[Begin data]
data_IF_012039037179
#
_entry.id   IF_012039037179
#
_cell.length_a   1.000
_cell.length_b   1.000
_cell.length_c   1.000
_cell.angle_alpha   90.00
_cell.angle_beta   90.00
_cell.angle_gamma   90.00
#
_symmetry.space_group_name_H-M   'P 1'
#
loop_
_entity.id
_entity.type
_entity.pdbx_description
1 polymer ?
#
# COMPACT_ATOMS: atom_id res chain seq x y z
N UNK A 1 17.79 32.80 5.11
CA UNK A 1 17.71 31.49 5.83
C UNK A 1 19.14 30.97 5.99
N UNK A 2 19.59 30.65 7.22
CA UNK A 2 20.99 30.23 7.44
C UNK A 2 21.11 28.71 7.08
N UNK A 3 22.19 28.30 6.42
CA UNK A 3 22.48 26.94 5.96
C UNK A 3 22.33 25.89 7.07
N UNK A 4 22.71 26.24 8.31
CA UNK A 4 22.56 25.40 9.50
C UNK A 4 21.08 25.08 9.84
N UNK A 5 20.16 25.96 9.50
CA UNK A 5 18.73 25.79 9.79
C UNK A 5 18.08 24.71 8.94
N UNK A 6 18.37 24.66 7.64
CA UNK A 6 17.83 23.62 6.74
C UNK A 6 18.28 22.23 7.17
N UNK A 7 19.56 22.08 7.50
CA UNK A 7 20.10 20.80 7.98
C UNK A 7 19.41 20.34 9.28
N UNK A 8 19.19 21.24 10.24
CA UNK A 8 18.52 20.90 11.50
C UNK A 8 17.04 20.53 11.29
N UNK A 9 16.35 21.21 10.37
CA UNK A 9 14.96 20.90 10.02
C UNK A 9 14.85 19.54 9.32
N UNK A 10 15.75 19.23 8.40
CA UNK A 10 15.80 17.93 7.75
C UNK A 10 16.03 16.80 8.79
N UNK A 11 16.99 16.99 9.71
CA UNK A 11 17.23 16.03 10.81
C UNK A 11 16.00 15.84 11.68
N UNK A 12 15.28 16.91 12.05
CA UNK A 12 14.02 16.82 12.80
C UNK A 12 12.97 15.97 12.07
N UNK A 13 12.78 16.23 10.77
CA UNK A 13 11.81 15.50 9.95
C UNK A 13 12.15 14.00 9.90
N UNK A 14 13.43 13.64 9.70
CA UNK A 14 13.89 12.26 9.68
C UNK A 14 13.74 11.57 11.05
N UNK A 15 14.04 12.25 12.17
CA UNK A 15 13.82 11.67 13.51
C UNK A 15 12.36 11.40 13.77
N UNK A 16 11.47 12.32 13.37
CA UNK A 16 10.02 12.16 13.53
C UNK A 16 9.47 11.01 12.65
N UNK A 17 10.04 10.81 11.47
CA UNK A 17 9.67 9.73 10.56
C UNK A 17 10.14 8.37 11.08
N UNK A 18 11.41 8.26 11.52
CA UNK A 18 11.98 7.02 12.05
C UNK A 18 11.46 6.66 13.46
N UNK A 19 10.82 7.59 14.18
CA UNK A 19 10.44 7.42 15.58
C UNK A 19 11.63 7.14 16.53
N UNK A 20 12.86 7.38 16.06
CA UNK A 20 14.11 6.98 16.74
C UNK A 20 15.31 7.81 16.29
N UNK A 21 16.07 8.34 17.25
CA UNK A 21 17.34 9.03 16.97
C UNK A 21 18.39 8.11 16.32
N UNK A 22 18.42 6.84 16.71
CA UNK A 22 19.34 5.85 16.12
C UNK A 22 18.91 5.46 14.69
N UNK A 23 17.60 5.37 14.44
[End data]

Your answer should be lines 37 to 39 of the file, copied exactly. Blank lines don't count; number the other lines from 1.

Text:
CA UNK A 6 17.83 23.62 6.74
C UNK A 6 18.28 22.23 7.17
N UNK A 7 19.56 22.08 7.50